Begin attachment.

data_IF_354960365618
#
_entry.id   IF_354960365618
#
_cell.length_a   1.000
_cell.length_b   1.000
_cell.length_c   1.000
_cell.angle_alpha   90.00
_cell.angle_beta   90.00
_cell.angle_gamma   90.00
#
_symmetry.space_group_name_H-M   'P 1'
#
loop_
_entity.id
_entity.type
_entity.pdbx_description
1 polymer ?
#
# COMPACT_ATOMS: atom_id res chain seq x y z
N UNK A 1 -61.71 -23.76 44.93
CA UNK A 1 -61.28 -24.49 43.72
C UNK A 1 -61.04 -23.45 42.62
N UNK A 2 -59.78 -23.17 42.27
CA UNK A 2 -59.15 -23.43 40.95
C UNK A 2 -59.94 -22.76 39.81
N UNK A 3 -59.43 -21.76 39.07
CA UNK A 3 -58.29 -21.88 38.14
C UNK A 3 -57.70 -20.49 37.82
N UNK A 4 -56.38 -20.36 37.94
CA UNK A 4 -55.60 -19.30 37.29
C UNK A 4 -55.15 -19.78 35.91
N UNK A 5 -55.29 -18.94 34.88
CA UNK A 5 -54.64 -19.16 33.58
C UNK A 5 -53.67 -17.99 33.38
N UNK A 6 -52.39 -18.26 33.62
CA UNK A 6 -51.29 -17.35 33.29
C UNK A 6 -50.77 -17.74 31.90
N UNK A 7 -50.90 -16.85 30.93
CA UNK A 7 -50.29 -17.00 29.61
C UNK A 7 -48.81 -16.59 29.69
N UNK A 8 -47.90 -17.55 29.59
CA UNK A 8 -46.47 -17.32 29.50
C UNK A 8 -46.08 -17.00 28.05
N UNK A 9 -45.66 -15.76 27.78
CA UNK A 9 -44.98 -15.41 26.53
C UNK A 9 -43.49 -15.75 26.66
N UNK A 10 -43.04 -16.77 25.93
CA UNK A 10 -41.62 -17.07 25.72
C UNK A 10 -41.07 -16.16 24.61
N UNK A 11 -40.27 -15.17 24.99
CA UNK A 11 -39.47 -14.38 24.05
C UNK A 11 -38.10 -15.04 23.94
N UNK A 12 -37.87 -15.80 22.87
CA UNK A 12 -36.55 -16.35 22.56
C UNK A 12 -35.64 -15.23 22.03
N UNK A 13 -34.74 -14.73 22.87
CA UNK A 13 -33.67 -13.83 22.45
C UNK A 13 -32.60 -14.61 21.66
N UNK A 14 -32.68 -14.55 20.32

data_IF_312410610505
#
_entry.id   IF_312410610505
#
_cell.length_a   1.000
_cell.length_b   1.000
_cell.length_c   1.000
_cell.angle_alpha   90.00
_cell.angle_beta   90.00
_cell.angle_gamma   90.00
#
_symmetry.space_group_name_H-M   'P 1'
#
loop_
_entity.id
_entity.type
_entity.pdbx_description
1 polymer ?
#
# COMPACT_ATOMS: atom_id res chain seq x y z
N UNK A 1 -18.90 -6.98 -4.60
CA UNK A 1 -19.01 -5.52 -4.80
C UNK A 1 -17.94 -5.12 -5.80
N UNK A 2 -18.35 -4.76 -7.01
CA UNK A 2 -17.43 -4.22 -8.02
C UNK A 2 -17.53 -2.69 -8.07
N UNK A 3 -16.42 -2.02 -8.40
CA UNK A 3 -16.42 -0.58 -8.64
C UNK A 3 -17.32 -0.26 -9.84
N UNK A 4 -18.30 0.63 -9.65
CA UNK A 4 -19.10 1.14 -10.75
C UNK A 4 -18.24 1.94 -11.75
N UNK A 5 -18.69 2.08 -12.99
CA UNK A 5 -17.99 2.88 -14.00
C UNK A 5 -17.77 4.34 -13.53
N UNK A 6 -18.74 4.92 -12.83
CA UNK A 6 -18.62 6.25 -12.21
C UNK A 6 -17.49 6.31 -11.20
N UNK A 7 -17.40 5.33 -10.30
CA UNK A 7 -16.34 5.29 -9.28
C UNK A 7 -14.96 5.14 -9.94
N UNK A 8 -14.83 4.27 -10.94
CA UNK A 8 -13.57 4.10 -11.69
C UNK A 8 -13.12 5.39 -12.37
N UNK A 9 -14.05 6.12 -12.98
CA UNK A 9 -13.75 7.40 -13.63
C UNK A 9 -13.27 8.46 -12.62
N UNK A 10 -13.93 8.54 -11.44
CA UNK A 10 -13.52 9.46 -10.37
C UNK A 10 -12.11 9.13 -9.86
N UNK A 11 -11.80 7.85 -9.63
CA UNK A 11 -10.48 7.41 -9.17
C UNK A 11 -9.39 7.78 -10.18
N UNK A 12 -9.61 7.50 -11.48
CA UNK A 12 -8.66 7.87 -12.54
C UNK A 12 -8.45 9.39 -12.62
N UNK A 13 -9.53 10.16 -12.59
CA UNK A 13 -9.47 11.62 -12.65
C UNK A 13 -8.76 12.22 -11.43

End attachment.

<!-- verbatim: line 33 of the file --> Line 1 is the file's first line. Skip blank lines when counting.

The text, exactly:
N UNK A 5 -55.29 -18.94 34.88